7). Space, like time, is not an object or a thing. Space is another form of our animal understanding and does not have an independent reality. We carry space and time around with us like turtles with shells. Thus, there is no absolute self-existing matrix in which physical events occur independent of life.

James: Then there is this following excerpt from a different article about how scientist Robert Lanza rediscovered this idea that Buddhists have believed for eons. It is a nice image of what is being talked about with this theory and startlingly reminds me of Indra's Net metaphor:

The farther we peer into space, the more we realize that the nature of the universe cannot be understood fully by inspecting spiral galaxies or watching distant supernovas. It lies deeper. It involves our very selves. This insight snapped into focus one day while one of us (Lanza) was walking through the woods. Looking up, he saw a huge golden orb web spider tethered to the overhead boughs. There the creature sat on a single thread, reaching out across its web to detect the vibrations of a trapped insect struggling to escape. The spider surveyed its universe, but everything beyond that gossamer pinwheel was incomprehensible. The human observer seemed as far-off to the spider as telescopic objects seem to us. Yet there was something kindred: We humans, too, lie at the heart of a great web of space and time whose threads are connected according to laws that dwell in our minds.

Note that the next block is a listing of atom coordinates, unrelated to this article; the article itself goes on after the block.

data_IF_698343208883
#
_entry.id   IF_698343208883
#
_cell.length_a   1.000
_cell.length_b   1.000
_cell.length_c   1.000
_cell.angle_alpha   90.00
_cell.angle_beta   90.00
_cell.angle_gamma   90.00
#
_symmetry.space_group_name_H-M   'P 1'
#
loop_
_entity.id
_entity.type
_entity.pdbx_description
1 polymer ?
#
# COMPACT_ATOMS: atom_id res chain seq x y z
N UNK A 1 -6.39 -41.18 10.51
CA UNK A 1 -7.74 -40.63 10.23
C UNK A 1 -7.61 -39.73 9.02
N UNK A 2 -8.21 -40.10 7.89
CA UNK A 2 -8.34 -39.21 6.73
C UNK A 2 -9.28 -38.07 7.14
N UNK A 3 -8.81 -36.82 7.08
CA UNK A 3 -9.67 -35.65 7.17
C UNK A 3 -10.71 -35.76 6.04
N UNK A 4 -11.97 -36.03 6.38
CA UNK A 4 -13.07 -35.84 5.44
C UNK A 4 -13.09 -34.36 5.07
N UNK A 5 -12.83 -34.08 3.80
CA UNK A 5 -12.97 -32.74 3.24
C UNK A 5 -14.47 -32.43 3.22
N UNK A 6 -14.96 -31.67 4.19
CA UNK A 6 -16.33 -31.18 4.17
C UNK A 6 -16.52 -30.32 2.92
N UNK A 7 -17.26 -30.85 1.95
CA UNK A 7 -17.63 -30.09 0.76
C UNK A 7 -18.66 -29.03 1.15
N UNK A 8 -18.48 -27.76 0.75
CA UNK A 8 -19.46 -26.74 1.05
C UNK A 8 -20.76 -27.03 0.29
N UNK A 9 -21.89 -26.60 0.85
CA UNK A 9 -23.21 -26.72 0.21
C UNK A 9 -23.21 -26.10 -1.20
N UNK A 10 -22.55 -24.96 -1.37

James: As Nobel physicist John Wheeler once said, “No phenomenon is a real phenomenon until it is an observed phenomenon.” I look forward to reading more about this theory as I am very fascinated with interactions between science and Buddhism. If everyone and everything is interdependent and interconnected then I see no reason why Buddhism and science have to be mutually exclusive. It seems to me that many of the theories posited by both are quite similar.

PHOTO CREDIT: University of Chicago Press

~Peace to all beings~

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32 comments: